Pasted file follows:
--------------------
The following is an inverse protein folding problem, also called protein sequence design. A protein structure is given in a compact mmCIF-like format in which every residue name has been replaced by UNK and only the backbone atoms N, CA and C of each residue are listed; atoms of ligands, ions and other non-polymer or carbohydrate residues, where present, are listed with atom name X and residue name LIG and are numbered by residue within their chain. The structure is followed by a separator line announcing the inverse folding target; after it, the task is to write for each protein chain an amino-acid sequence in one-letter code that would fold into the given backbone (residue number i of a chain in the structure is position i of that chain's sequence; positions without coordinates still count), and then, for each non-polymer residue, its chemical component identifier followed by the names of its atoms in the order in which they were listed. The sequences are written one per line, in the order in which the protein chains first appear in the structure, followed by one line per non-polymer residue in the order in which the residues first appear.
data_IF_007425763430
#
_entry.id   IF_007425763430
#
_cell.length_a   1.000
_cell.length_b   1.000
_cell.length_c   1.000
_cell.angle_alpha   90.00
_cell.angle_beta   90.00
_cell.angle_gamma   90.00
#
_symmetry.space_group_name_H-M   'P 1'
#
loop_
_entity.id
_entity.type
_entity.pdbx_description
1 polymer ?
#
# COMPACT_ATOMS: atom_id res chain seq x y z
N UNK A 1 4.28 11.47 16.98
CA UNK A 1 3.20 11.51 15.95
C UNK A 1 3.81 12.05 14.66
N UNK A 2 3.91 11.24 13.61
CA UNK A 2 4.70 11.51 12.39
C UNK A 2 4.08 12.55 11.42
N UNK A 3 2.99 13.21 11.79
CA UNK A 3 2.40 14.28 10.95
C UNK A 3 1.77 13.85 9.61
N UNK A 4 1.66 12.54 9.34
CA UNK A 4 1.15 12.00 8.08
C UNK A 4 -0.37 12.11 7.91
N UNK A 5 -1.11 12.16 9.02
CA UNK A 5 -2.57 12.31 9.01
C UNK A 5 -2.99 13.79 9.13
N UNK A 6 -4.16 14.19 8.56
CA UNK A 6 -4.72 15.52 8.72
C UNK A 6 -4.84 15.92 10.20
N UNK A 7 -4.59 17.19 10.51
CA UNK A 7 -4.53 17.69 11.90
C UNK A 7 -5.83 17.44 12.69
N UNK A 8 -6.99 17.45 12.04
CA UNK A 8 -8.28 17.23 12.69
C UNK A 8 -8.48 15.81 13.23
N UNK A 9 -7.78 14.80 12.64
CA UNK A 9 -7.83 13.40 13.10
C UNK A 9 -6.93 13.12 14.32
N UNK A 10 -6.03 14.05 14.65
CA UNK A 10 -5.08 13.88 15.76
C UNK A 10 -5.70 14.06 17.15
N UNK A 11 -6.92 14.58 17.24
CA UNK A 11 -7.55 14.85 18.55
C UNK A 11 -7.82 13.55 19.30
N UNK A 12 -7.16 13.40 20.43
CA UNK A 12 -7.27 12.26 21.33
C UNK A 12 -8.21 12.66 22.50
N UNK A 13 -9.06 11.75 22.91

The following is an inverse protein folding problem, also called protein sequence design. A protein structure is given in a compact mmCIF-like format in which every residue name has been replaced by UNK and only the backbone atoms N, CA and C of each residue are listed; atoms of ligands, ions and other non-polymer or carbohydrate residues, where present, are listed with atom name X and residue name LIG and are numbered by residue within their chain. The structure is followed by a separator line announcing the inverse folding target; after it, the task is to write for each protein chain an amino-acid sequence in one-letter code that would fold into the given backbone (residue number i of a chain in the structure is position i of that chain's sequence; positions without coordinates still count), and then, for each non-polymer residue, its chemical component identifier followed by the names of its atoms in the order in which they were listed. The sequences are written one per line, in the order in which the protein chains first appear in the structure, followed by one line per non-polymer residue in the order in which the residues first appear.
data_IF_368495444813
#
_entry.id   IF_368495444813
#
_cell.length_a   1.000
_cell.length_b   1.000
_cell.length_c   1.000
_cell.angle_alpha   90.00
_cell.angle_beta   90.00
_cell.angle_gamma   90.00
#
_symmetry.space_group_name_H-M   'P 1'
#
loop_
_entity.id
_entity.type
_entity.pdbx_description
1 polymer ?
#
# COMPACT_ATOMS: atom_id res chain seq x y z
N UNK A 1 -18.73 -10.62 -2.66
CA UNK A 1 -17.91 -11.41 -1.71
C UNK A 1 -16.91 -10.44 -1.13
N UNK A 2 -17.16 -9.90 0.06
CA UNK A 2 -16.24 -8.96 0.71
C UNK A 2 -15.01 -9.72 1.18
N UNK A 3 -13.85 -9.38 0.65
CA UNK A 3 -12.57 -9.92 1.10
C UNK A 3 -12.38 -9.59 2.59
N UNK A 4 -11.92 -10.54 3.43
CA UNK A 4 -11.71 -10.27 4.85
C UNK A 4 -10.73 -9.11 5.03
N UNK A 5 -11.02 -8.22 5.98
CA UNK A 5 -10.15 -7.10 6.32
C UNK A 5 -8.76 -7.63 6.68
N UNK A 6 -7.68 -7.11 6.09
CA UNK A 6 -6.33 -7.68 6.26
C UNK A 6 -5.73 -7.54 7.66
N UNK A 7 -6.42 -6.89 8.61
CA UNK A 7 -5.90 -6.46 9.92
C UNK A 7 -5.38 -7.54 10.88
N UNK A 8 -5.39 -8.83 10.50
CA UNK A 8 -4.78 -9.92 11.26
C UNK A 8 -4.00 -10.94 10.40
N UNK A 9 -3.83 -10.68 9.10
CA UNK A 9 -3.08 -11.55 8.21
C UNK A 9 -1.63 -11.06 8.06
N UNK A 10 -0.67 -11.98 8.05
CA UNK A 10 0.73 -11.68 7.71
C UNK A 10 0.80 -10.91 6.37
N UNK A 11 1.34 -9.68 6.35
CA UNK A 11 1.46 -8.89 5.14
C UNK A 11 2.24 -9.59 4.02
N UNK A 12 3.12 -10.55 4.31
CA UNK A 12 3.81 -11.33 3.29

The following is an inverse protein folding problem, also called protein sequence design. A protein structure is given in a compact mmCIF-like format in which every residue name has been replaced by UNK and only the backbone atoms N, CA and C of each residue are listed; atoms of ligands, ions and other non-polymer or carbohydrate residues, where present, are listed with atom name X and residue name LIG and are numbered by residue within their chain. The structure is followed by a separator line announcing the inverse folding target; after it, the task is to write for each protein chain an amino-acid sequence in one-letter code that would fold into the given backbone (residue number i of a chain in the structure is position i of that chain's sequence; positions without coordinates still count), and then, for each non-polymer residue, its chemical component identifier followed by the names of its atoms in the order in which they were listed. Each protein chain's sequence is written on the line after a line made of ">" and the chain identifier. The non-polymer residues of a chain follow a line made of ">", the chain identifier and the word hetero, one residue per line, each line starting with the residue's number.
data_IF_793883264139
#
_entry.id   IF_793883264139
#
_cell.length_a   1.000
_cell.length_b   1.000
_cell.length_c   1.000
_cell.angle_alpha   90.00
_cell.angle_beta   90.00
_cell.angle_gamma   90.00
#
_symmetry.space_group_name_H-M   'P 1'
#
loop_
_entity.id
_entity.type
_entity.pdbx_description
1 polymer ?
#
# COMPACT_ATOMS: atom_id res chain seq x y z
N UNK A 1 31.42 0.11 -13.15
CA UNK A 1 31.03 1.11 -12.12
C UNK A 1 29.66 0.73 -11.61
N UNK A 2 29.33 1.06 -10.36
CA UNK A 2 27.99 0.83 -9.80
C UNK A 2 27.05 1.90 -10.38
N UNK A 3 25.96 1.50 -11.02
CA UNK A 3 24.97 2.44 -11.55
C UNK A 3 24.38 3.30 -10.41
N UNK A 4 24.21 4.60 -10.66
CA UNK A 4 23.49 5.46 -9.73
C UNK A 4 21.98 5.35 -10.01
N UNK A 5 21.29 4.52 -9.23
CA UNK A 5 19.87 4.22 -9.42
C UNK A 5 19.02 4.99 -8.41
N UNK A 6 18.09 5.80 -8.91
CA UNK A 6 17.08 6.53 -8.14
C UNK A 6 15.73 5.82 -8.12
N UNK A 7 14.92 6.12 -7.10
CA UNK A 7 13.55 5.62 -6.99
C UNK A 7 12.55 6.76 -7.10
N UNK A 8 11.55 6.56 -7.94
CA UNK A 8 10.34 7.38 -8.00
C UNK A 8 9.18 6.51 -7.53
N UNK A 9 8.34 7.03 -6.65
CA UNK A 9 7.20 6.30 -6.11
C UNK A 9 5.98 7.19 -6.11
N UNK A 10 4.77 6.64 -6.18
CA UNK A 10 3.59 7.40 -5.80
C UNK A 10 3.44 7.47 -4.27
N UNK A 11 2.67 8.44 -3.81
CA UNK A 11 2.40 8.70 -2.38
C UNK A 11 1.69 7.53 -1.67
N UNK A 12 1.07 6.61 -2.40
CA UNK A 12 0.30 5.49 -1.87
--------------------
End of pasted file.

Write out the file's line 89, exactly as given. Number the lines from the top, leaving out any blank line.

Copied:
N UNK A 4 -11.92 -10.54 3.43